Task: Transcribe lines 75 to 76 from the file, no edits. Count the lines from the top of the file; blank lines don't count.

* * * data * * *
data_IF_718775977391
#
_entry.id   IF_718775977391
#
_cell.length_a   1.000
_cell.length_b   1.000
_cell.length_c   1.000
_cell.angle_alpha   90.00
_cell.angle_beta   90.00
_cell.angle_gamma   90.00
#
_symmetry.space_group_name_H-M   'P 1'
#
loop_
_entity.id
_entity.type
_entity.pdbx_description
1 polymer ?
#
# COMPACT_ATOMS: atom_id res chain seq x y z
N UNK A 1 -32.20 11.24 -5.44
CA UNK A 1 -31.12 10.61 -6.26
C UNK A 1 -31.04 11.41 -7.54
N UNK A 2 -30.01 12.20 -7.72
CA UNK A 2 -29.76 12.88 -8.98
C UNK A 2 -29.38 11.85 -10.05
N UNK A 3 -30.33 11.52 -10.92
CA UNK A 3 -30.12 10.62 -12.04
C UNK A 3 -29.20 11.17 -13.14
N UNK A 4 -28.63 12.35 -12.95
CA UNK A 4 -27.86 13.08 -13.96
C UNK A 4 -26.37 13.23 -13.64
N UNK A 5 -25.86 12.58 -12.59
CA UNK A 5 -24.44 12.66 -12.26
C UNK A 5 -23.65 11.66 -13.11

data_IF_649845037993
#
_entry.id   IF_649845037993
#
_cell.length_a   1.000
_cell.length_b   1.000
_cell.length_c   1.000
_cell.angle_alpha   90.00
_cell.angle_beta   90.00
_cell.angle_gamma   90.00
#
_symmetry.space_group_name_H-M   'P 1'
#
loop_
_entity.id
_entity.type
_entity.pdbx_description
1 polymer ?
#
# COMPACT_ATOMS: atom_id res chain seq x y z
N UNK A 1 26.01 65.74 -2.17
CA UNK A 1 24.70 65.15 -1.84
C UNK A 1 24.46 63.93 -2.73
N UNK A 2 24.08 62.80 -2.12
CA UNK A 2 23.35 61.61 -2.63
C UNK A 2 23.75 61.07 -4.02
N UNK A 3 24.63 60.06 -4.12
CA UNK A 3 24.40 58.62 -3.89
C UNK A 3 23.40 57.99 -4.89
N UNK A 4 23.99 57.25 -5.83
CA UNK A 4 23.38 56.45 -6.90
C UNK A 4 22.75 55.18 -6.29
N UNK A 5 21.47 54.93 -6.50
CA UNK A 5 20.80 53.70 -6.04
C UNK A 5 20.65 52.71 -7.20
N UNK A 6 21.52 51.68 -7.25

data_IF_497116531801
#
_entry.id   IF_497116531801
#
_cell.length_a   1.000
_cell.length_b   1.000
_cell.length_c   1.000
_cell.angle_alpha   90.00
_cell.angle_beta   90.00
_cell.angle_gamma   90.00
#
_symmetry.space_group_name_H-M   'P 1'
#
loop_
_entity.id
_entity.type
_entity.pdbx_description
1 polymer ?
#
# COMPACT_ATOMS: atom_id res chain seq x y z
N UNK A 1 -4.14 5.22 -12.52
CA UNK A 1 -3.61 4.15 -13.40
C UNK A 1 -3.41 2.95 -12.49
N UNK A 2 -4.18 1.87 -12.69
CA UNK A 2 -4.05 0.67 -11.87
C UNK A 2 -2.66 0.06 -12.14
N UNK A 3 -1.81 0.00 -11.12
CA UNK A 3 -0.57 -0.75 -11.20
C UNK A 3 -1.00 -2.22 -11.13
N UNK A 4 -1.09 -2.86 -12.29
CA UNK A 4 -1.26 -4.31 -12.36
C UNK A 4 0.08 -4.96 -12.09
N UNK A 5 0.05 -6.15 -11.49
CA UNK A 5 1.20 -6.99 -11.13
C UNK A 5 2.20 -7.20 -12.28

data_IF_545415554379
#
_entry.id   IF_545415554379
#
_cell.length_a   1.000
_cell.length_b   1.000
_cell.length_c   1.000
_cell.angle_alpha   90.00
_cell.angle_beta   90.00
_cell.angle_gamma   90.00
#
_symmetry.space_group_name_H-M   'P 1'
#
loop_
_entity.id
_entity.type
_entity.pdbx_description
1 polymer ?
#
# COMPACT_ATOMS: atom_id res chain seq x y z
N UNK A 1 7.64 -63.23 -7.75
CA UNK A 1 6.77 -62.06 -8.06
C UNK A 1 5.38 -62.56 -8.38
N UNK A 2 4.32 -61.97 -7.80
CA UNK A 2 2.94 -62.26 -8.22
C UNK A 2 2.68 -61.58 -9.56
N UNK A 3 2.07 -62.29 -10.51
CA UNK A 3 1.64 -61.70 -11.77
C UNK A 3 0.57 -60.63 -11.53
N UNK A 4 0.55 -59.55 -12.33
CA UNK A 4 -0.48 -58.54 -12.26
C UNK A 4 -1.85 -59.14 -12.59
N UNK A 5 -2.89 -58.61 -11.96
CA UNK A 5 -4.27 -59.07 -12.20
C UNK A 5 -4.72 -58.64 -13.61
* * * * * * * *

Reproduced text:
#
_cell.length_a   1.000